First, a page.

In two dimensions curl noise is fairly easy to understand and implement.
For a thorough description of 2D curl noise see Keith Peters’ article “Curl noise, demystified”.
Basically one starts with a potential field such as multiple octaves of Worley noise.
One then extracts the 2D gradient vectors and rotates them by 90°.
To generate curl vectors for a spherical surface one can use 3D Worley noise and sample the gradients on the surface of the sphere.
The gradient vectors then need to be projected onto the sphere.
This can be achieved by projecting the gradient vector onto the local normal vector of the sphere using vector projection.
By subtracting the projected vector from the gradient vector one obtains the tangential component of the gradient vector.
The resulting vector p needs to be rotated around the normal n by 90°.
This can be achieved by rotating the vector p into a TBN system, rotating by 90° around N and then transforming back.
The GLSL functions for the rotation (without OpenGL tests) are shown below:
In OpenGL one can create a cubemap where each pixel on each surface contains a 3D warp vector.
Using a fragment shader the cubemap is initialised to be an identity transform for unit vectors.
A second fragment shader is used to initialise a cubemap with the curl vectors which are tangential to the sphere.
A third fragment shader is called multiple times to renormalize and increment the identity transform to become a warp field.
A final fragment shader uses the cubemap warp field to perform lookups in a 3D Worley noise field to generate a cubemap of the global cloud cover.
If one uses octaves of Worley noise one obtains vortices rotating in one direction.
To obtain prevailing winds and vortices with different direction of rotation depending on the latitude one can use the function (1+sin(2.5*latitude))/2 to mix positive and negative Worley noise.
Below is a result obtained using the method described in this article.
Another detail I forgot to mention is that the fragment shaders and the cubemap texture lookups use modified vectors to avoid performing lookups in the texture clamping regions which would lead to seams in the cloud cover.
I.e. when converting fragment coordinates, one increases the range of the index by half a pixel on both ends:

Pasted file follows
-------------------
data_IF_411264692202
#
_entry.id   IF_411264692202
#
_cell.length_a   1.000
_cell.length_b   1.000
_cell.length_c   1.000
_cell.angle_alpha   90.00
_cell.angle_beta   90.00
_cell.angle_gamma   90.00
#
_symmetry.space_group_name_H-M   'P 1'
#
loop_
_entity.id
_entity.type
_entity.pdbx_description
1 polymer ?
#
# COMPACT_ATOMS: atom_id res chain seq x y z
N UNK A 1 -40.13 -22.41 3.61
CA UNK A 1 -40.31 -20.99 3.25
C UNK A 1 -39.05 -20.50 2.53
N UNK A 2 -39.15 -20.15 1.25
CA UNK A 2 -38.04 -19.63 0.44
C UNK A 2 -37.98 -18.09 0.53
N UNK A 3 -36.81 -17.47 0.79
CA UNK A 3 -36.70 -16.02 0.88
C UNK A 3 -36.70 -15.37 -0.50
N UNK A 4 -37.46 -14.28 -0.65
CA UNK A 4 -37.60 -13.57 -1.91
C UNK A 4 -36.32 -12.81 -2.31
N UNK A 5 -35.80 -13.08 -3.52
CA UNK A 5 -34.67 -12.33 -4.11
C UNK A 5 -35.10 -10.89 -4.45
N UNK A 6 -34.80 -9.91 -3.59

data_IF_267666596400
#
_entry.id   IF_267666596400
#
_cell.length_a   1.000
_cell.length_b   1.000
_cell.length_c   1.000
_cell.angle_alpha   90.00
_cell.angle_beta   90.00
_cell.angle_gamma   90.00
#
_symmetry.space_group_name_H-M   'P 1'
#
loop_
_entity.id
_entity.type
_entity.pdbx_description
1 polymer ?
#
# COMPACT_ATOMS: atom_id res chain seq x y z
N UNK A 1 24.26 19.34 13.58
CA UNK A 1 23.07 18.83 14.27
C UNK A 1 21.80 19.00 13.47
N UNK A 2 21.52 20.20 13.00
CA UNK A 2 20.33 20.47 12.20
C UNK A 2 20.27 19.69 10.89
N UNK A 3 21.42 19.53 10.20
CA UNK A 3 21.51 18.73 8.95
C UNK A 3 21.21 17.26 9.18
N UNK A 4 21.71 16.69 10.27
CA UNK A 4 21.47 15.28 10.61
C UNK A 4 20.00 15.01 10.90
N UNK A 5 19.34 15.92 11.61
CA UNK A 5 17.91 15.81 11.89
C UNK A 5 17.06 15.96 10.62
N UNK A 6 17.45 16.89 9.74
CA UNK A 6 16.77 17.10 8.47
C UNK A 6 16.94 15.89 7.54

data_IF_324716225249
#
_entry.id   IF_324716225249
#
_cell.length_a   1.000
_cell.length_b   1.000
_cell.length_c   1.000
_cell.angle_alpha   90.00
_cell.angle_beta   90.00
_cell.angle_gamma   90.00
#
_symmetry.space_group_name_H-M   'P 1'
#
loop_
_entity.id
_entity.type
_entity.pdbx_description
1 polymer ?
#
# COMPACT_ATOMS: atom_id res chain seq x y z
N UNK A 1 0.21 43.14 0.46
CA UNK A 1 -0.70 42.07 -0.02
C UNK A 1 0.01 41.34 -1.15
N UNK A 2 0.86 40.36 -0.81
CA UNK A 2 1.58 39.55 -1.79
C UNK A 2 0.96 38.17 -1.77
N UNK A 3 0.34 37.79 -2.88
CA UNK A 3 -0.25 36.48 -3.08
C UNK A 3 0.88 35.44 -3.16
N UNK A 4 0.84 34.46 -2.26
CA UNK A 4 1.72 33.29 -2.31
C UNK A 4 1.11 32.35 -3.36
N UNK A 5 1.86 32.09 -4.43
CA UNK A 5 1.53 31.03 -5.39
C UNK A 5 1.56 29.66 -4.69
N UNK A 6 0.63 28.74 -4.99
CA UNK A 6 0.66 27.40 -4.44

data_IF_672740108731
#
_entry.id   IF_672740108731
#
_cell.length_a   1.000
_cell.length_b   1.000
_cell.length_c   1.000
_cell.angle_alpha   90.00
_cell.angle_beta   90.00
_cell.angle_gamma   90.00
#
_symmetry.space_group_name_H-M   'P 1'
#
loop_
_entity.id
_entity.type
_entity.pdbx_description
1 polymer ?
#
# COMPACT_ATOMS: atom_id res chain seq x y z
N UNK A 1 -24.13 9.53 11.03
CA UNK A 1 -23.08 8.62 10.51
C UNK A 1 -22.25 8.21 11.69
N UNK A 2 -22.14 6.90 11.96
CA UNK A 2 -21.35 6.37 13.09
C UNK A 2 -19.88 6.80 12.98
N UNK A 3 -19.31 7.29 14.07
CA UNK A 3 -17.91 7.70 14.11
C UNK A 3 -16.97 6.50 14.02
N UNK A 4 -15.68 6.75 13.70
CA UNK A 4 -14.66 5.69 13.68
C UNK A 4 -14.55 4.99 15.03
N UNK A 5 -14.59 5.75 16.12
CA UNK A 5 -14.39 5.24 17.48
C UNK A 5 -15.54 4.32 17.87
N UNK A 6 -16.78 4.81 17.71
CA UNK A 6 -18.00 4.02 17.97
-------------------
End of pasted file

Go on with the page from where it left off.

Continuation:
Furthermore when performing lookups, two coordinates of the lookup vector are scaled down by half a pixel:
The following picture illustrates the two related conversions.
Initially a binary pattern BP is created where N pixels (about 10 percent) are set to 1 and the rest to 0.
The binary pattern then is convolved with the following filter function to generate the density array DA:
You can use a sigma value of 1.5.
The convolution is wrapped around to facilitate a tileable result:
Maxima of the density array are called clusters and minima are called voids.
The 1 value in BP with the highest density value DA (tightest cluster) is set to 0 and DA is updated accordingly.
Now the 0 value in BP with the lowest density value DA (largest void) is set to 1 (and DA is updated).
This is repeated until disolving the tightest cluster creates the largest void.
This is done to spread the 1 values evenly.
In phase 1 of the dithering algorithm the 1 values of a copy of the seed pattern are removed one by one starting where the density DA is the highest.
A copy of the density array DA is updated accordingly.
The corresponding positions in the resulting dither array are set to N-1, N-2, …, 0.
In phase 2 starting with the seed pattern a mask is filled with 1 values where the density DA is the lowest.
The density array DA is updated while filling in 1 values.
Phase 2 stops when half of the values in the mask are 1.
The corresponding positions in the dither array are set to N, N+1, …, (M * M) / 2 - 1
In phase 3 the density array DA is recomputed using the boolean negated mask from the previous phase (0 becomes 1 and 1 becomes 0).
Now the mask is filled with 1 values where the density DA is the highest (clusters of 0s) always updating DA.
Phase 3 stops when all the values in the mask are 1.
The corresponding positions in the dither array are set to (M * M) / 2, …, M * M - 1.
The result can be normalised to 0 to 255 in order to inspect it.
The blue noise dither array looks as follows:
Here is an example with constant offsets when sampling 3D clouds without dithering.
Here is the same scene using dithering to set the sampling offsets.
One can apply a blur filter to reduce the noise.